A Box of Ashes Becomes a Cold Case

While the death of a son brings heartbreak to a mother, the theft of his ashes makes for a heart twice-broken. Thankfully, this story doesn’t end there, but it took years before its conclusion came to light.

My husband Harry and I moved to Florence in 1995 from Burbank, California.  In November of that same year, my 32-year-old son Jim, passed away in California.

In 2000, Harry and I returned to California for an employment opportunity. Knowing the move would be a temporary one, we placed some of our possessions (crab pots, household items and a box with my son’s ashes) into a locked storage unit adjacent to my dad’s carport on Woahink Drive in Dunes City. In time, my dad came to live with us in California and his Woahink home was placed with a property management company as a rental. Sadly, dad passed away in 2002.

Harry and I retired in 2005 and permanently moved back to Florence. We found my father’s house to be in a horrible state – the tenants had been evicted, the copper wiring stripped out, many fixtures were missing from the interior, and the storage unit with my son’s ashes was ransacked and emptied. Needless to say, we were upset, shocked and devastated, but knew there was nothing we could do about it at that point.

A number of years passed when I received a phone call from the Florence Police Department. Sergeant Harry Johnson inquired as to whether I knew someone named Pinto. I replied Pinto had been my name from a prior marriage, and that my deceased son who died in 1995, was named Jim Pinto. The officer then politely informed me that years ago, a box of ashes labelled with my son’s name had been found and turned over to the Police Department. Sergeant Johnson explained the police had made many attempts to locate the family of Jim Pinto, but were unsuccessful. He revealed the box had been stored in the police evidence room for all of those years.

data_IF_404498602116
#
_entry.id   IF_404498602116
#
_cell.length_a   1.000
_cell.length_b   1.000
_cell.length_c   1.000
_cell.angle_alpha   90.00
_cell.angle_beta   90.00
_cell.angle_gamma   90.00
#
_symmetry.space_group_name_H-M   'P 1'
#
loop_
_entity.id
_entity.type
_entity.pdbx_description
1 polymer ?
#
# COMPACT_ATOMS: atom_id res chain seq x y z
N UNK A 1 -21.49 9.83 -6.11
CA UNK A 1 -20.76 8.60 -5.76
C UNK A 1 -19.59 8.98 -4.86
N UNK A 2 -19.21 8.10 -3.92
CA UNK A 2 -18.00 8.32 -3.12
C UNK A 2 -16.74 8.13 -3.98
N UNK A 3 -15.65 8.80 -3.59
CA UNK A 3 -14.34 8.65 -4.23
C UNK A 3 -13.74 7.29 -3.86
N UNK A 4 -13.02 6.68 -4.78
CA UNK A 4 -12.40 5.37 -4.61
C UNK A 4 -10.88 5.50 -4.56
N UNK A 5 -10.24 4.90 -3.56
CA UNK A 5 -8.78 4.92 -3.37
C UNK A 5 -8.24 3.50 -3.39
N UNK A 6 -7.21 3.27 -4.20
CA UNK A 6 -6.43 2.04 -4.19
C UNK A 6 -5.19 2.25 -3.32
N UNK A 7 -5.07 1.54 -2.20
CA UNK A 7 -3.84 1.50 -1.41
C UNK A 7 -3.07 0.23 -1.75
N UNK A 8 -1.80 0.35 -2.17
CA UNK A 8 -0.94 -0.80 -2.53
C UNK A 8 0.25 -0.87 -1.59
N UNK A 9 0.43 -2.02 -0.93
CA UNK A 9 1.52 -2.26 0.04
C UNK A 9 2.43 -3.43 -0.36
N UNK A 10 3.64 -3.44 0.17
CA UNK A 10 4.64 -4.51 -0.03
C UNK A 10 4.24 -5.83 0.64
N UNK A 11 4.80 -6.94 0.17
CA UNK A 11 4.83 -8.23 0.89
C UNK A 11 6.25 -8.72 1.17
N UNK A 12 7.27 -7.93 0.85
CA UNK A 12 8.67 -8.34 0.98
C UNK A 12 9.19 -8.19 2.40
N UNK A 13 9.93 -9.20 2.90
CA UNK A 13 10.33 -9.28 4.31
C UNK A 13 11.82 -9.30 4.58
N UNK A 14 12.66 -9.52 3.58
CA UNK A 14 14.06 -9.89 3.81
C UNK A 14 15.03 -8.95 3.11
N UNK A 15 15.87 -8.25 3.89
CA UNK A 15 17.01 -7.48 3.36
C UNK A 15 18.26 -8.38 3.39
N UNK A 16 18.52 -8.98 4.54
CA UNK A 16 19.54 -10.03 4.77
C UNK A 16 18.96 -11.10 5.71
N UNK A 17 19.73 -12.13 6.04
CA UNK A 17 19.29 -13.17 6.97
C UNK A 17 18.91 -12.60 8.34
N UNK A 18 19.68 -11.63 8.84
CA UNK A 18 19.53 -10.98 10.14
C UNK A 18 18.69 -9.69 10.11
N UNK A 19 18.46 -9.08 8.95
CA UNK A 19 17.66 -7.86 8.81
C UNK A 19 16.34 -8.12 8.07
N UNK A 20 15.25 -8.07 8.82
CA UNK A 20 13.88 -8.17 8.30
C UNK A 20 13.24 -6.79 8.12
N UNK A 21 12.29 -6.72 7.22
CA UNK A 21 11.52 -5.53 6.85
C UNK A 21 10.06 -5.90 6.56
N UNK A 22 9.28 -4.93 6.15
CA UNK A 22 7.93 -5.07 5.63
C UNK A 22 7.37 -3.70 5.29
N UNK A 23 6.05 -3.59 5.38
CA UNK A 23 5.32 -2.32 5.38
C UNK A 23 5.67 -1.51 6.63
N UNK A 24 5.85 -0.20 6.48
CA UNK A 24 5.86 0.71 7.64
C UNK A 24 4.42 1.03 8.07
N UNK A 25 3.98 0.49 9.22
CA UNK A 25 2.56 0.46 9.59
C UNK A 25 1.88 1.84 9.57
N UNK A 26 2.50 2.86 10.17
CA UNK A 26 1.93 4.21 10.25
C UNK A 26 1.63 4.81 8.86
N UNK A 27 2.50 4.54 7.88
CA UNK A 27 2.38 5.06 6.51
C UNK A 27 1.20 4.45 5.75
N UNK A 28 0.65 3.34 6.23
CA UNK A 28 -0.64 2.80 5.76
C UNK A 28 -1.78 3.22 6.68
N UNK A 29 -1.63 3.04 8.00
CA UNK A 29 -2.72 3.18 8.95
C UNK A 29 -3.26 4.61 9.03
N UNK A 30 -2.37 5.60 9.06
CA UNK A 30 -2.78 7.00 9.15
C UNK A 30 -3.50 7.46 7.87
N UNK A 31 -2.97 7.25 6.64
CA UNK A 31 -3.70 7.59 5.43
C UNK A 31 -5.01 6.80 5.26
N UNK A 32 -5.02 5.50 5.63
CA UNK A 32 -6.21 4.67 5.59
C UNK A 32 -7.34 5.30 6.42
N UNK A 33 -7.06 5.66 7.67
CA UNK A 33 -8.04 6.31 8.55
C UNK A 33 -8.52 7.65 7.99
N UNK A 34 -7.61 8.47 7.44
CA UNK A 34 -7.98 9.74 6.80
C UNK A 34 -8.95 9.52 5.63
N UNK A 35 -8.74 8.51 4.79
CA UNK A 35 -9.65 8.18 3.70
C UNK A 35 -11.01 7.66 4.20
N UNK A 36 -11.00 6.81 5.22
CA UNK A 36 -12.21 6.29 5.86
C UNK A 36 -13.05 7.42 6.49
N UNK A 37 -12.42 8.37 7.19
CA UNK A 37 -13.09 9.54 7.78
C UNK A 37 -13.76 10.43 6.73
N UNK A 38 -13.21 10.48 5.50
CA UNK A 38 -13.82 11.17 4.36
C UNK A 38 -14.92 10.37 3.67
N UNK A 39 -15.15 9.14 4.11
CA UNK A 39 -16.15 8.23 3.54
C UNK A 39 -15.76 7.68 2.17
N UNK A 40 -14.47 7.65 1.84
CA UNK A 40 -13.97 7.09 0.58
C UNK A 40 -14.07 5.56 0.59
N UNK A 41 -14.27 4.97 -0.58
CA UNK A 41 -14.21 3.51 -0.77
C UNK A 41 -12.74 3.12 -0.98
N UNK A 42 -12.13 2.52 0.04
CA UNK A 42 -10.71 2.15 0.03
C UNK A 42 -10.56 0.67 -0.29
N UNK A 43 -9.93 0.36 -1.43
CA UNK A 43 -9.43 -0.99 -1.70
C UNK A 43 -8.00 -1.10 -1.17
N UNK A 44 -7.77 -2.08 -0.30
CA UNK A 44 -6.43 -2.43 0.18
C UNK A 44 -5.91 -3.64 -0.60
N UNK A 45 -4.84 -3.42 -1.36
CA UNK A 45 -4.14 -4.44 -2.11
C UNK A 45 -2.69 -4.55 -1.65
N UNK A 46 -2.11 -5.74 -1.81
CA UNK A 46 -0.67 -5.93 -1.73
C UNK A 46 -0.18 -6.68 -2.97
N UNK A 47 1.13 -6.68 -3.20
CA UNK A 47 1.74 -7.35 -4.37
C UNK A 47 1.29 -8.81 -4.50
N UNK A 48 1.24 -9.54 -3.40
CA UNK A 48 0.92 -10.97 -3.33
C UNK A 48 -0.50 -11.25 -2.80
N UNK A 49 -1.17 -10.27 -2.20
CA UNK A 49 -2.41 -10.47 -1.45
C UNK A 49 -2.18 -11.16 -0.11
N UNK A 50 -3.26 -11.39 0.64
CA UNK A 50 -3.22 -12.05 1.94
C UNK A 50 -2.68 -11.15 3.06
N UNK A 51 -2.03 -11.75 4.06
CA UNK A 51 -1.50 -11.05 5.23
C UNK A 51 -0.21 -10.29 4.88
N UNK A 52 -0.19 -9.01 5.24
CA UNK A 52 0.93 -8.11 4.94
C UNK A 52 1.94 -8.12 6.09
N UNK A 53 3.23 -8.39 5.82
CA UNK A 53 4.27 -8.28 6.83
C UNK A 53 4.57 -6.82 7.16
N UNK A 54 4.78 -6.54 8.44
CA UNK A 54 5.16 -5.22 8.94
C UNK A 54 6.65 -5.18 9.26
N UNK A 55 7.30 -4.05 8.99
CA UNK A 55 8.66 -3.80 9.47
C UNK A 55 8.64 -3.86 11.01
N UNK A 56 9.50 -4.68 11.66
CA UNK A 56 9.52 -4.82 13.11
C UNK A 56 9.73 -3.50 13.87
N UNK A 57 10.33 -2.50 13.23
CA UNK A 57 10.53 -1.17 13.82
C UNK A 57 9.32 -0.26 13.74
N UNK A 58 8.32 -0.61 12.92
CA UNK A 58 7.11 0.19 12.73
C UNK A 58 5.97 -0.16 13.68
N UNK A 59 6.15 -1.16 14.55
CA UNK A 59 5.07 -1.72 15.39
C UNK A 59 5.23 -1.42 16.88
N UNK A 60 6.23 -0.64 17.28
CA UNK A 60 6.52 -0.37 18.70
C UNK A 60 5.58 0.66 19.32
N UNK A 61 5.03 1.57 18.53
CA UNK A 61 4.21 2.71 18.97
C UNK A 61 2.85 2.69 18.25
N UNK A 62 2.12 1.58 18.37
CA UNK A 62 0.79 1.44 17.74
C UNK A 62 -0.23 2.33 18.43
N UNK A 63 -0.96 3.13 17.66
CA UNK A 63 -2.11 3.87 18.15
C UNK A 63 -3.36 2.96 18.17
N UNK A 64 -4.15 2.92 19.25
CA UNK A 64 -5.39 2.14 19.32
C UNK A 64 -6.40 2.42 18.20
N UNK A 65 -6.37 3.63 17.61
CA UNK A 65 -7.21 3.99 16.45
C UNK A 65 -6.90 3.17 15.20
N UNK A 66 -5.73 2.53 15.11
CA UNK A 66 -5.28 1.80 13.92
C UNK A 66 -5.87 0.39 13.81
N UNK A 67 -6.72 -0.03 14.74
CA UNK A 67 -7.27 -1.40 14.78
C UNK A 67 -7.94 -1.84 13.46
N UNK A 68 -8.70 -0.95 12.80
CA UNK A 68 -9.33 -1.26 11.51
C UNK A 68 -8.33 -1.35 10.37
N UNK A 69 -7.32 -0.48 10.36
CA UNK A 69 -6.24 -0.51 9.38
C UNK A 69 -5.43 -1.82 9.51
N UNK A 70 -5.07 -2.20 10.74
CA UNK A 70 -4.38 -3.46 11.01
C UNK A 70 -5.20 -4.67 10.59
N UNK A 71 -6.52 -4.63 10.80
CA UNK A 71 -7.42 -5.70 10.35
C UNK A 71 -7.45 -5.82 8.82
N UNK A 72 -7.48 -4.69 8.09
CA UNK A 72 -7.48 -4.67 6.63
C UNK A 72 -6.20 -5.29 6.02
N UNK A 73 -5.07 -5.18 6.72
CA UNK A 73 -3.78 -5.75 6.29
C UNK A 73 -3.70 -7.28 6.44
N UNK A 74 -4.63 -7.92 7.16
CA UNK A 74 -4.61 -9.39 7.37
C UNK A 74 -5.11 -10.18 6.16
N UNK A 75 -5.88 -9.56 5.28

The Sergeant went on to say that in 2014, he contacted Pat Rongey to provide assistance on this case. Pat was training with the Florence Police Citizen’s Academy and was a volunteer at the Police Department, as well as a member of the Siuslaw Genealogical Society for many years. Utilizing her research experience in genealogy, she was able to establish a path to me and has allowed me to reconnect with my son. I am forever grateful to the Florence Police Department and Pat Rongey.”

Sandy Zinn

In 2014 SGS member Pat Rongey was given a slip of paper by Sergeant Johnson. On it was written a name, “California” and a set of numbers. Pat discovered the numbers to be the crematorium’s ID number assigned to the ashes. She began calling California crematoriums and with that ID number, learned the name of the original mortuary. She discovered it had since been closed, and despite further efforts, was unable to locate their records. Using Ancestry and Family Search she was unable to confidently verify an exact identification for the decedent without a birthdate or date of death. Pat reached out to Search Angels and the Troy Dunn organization, which had produced such television programs as The Locator, APB with Troy Dunn and Last Hope with Troy Dunn. From both organizations, she received matching responses of a birth date. With this information, Pat was able to verify the decedent’s family information and conclude her research with confidence. She presented her findings of the name and location of Jim Pinto’s mother, to Sergeant Johnson – all within two days of receiving that slip of paper.

Pat Rongey has been doing genealogy research for most of her adult life and has been a member of the Siuslaw Genealogical Society for over 20 years. In the past 2 ½ years, Pat has helped reconnect 57 adoptees with their biological families.

About siuslawgenealogy

The Siuslaw Genealogical Society of Florence, Oregon is a member supported, non profit organization. Researching genealogy and family history is our passion.
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